Parent Toolkit provides answers here.
Equity and Inclusion: An Action Agenda for Youth Development Professionals
This article by Jennifer Siaca Curry appears in Afterschool Matters.
Changemakers! Practitioners Advance Equity and Access in Out-of-School Time Programs
This book, edited by Sara Hill and Femi Vance, is part of a series Current Issues in Out-of-School Time.
To elevate equity, diversity, and inclusion, go deeper into your quality standards
This Afterschool Snack blog from the Afterschool Alliance is focused on afterschool programs.
This list was put together by Indvisible.
Anguish and Action
A list of resources shared by the Obama Foundation.
Four Things to Remember About Supporting LGBTQ Youth
Want to learn more about how to be supportive and inclusive of LGBTQ youth? Eileen Wise, a youth development specialist at Penn State Better Kid Care and primary author of the PYD series, shares four things to keep in mind. Click here.
Inclusiveness: Building Stronger Connections
Many people who find themselves drawn to working with youth do so because they had a positive experience with an adult role model during their own childhood. Others enter youth work because they want to be that person — the one they needed growing up. More often than not, youth workers are able to see themselves in the young people they work with. This website offers articles on assessing bias, addressing bias, creating inclusive environments as well as activities and lesson plans to facilitate these conservations. Find more information by clicking here!
LATINO YOUTH OUTREACH: Best Practices Toolkit
Click here to learn more about Latino Youth Outreach and the best practices around it. This Toolkit was created by The National 4-H Council in partnership with their National 4H Council Hispanic Advisory Committee. Click here to access this toolkit.
Educator Guides for GLSEN Programs
Planning for Back to School? Looking for ways to support Day of Silence? Interested in being more LGBTQ-inclusive during pride month? Check out GLSEN’s website for specific tools and tips related to GLSEN programs, days of action and more! Ready to supplement your curriculum? Explore our LGBTQ-Inclusive and Bullying, Bias & Diversity lesson plans and more by clicking here!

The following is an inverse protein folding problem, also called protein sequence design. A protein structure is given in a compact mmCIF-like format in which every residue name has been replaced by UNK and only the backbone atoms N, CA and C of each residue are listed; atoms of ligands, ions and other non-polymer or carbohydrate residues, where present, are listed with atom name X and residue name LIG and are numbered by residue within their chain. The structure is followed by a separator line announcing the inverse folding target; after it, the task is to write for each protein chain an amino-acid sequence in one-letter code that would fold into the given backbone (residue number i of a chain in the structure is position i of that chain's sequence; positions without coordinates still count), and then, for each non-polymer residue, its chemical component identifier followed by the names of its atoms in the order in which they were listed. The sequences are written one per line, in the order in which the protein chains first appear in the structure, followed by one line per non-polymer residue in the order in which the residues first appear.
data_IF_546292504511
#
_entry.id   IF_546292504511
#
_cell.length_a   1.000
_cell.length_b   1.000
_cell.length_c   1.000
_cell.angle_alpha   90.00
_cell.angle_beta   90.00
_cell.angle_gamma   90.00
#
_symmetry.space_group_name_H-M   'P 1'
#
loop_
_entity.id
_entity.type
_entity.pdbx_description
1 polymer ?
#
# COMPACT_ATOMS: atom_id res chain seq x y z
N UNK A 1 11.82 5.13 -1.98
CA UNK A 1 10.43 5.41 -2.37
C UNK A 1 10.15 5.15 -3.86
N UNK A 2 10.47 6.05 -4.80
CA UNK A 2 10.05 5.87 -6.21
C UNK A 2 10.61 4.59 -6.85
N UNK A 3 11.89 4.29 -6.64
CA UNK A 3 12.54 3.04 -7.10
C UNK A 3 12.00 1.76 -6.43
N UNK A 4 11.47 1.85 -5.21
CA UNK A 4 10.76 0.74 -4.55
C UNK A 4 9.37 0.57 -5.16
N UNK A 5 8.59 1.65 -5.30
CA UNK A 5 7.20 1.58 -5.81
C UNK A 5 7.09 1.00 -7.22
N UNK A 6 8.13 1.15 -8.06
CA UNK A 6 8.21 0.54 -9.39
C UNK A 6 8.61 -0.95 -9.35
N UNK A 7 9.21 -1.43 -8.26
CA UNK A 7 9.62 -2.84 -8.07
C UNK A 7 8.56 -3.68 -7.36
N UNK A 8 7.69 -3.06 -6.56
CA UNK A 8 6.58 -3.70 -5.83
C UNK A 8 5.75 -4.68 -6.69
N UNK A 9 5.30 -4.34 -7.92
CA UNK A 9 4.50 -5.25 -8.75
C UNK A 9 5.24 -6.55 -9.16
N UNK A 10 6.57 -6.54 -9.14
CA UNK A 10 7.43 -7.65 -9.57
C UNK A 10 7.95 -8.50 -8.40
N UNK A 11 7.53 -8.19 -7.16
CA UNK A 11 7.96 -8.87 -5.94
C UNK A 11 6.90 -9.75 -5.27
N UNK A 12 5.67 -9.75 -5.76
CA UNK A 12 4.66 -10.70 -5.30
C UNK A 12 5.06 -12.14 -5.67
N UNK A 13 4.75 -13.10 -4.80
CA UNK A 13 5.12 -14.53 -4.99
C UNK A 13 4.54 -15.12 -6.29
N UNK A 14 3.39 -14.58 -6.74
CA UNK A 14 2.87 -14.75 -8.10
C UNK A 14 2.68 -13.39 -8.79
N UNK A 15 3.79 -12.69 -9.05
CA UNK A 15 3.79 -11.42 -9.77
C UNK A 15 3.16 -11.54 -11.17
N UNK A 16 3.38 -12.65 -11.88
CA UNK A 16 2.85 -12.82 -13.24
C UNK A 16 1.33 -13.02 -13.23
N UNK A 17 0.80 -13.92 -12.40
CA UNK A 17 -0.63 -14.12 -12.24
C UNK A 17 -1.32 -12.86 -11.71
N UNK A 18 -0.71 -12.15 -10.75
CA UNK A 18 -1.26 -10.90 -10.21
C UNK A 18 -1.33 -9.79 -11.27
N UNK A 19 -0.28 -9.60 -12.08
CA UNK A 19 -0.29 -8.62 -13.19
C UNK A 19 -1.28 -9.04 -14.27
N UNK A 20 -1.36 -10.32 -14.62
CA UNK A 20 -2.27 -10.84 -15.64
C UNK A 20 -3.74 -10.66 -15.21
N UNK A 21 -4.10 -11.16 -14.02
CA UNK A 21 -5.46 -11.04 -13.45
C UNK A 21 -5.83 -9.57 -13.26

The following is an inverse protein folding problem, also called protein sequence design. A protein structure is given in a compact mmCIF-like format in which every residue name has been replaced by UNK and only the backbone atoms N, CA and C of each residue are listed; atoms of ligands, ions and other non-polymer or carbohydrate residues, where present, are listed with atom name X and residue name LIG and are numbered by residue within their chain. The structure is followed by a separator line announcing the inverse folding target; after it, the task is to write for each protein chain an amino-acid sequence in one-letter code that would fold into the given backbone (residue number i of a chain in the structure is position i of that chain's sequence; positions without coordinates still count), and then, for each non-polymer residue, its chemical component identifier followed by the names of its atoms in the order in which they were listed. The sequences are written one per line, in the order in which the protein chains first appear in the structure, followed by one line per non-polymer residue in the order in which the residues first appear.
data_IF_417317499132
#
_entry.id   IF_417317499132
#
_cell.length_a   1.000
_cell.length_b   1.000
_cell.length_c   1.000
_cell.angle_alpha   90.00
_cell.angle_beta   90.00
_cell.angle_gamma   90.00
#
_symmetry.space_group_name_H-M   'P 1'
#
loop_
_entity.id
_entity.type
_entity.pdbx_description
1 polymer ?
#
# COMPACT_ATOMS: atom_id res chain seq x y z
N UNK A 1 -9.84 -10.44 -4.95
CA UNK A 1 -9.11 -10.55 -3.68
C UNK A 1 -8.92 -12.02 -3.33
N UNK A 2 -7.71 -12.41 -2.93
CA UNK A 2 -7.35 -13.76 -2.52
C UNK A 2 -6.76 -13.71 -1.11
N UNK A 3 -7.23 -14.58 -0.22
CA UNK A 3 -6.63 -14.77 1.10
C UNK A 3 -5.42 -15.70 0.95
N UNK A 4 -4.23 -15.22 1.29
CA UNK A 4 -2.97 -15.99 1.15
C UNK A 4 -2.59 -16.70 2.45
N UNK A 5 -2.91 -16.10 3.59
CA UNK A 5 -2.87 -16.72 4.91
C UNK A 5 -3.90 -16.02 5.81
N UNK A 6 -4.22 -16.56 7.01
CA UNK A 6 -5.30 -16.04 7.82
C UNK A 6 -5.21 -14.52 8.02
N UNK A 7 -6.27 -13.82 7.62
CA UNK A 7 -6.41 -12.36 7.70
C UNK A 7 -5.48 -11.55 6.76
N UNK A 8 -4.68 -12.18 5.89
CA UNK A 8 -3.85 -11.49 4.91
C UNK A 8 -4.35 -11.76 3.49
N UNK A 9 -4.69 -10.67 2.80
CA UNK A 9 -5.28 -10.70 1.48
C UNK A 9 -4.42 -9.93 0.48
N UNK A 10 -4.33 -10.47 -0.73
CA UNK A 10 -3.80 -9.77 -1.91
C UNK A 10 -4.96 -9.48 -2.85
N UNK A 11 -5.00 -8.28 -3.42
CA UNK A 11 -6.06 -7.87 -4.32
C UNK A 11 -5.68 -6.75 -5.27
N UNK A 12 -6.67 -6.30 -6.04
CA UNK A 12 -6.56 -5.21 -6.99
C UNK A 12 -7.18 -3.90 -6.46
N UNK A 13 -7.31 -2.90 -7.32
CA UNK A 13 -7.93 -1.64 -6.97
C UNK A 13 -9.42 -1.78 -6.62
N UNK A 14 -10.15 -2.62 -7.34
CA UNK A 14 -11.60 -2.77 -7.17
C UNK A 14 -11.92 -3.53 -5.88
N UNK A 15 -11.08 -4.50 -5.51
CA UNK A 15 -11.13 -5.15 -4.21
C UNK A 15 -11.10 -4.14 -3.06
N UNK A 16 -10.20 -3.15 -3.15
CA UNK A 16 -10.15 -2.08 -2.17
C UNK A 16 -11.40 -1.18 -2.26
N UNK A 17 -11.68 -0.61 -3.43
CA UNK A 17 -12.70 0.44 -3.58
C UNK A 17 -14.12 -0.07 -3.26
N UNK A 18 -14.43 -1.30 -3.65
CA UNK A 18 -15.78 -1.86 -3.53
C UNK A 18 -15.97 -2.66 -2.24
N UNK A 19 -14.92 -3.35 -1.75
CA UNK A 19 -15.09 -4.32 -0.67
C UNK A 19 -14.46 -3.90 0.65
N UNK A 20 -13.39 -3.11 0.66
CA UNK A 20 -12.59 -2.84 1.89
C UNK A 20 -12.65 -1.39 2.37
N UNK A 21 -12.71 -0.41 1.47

Resources and Supports for Lesbian, Gay, Bisexual, Transgender, Queer/Questioning College Students
Choosing a college or university that will welcome and support students is a critical question for prospective students. This webpage features a list of schools, as well as resources and links, for LGBTQ students and their families to make good decisions in where to go for higher education.
Creating Safe, Equitable, Engaging Schools: A Comprehensive, Evidence-Based Approach to Supporting Students
Safe and supportive school communities foster students’ social, emotional, and academic needs. Educators want actionable strategies and practices to ensure that all students can access equitable learning environments. Creating Safe, Equitable, Engaging Schools helps school leaders make sense of the various evidence-based resources and frameworks designed to support the whole child. Addressing critical topics like restorative practices, cultural responsiveness, social and emotional learning, and family engagement, this volume offers insights on how leaders can leverage school-based teams to assess student needs and select appropriate interventions. Click here to learn more!
Diversity Toolkit: A Guide to Discussing Identity, Power and Privilege
This toolkit is meant for anyone who feels there is a lack of productive discourse around issues of diversity and the role of identity in social relationships, both on a micro (individual) and macro (communal) level. Perhaps you are a teacher, youth group facilitator, student affairs personnel or manage a team that works with an underserved population. Training of this kind can provide historical context about the politics of identity and the dynamics of power and privilege or help build greater self-awareness. Click here to learn more!
Look Different Toolkits
Use Look Different’s educational resources to help start a conversation on racial, gender, and anti-LGBT bias. To learn more, click here!
Ten Ways to Fight Hate: A Community Response Guide
All over the country people are fighting hate, standing up to promote tolerance and inclusion. More often than not, when hate flares up, good people rise up against it — often in greater numbers and with stronger voices. This guide from the Southern Poverty Law Center sets out 10 principles for fighting hate in your community. Click here to find out how you can help fight hate in your community!
Anti-Bias Tools & Strategies
This page by the Anti-Defamation League offers additional resources that provide a wide range of tips, tools, strategies and lessons for K-12 educators, administrators, students and family members to promote safe, respectful and inclusive learning environments. Find more information by clicking here!
The Teaching Transgender Toolkit
As an increasing number of transgender people come out, there is an increased need for the provision of culturally competent and fully inclusive trainings to help create a world that is more affirming of transgender people. This is a critical time for transgender people and related rights – the backlash toward greater acceptance of people who are lesbian, gay or bisexual is being targeted toward transgender people. As we see from places like Houston, Texas, fear, misinformation, and ignorance about transgender people are being used as a catalyst for campaigns to strip transgender people of their rights. Education and training is an essential component in protecting and expanding the rights of transgender people. Up until now, there have been limited resources available for facilitators and trainers to use while leading these efforts. To address this gap, Dr. Eli R. Green & Luca Maurer, MS, have written The Teaching Transgender Toolkit: A Facilitator’s Guide to Increasing Knowledge, Decreasing Prejudice & Building Skills.